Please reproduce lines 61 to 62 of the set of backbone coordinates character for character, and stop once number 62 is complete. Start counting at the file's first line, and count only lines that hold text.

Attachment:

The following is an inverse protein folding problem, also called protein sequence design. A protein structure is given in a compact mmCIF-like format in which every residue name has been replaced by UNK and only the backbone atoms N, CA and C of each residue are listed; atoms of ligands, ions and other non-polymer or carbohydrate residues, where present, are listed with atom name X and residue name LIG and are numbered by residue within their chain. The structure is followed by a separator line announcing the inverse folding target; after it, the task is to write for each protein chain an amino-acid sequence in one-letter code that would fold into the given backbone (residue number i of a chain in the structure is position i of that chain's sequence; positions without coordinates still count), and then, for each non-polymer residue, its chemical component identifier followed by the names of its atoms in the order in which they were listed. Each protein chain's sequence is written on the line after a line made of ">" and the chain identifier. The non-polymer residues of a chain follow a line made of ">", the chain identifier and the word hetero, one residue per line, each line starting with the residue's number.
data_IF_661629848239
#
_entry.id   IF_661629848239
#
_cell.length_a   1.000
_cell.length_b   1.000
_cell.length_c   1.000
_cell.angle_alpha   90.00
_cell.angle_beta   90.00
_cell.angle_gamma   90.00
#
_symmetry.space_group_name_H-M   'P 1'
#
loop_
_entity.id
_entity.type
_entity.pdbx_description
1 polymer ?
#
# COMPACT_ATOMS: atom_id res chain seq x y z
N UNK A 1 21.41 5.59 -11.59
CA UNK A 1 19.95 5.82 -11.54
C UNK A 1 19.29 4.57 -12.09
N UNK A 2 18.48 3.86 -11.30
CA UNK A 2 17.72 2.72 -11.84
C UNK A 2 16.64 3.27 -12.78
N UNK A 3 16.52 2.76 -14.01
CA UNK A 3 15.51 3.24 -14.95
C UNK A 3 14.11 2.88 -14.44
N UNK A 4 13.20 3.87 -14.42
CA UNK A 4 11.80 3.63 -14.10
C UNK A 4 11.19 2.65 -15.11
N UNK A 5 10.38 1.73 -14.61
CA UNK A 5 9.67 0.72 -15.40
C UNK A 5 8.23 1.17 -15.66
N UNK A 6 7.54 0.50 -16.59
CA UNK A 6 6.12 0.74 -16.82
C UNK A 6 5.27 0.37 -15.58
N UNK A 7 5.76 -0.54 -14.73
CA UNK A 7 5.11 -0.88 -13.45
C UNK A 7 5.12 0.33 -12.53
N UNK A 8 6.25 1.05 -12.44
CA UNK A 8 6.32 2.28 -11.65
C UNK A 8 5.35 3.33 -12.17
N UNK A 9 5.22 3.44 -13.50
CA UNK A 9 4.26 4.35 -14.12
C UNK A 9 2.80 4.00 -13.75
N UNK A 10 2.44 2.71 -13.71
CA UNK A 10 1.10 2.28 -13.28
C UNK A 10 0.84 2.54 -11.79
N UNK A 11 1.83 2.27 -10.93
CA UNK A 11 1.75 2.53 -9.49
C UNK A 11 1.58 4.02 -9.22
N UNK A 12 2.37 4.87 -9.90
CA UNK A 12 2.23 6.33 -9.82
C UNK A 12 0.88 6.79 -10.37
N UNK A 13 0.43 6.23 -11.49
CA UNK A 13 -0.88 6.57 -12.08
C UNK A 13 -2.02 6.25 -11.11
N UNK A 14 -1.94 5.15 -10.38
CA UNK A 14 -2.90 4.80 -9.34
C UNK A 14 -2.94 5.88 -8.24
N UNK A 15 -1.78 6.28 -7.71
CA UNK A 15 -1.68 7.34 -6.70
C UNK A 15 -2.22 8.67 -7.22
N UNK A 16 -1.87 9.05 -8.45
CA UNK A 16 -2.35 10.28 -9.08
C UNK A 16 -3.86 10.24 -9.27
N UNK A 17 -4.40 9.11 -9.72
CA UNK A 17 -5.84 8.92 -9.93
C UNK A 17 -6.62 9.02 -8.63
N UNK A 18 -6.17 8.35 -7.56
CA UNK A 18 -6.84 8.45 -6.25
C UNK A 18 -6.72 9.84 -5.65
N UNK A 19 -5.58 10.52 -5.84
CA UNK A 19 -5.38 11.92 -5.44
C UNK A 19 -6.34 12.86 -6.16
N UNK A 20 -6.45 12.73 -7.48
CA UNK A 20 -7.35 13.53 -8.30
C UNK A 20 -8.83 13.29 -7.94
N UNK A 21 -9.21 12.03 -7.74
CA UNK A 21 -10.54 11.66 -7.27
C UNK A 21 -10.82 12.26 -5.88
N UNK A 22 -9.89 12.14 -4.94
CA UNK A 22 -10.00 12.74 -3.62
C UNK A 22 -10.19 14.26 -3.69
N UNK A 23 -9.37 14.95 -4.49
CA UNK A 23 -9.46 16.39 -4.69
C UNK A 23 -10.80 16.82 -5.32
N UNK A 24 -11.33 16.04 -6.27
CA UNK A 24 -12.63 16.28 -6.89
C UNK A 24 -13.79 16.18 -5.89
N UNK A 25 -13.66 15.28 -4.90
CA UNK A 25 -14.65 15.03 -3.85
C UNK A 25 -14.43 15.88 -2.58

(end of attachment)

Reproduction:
N UNK A 14 -1.94 5.15 -10.38
CA UNK A 14 -2.90 4.80 -9.34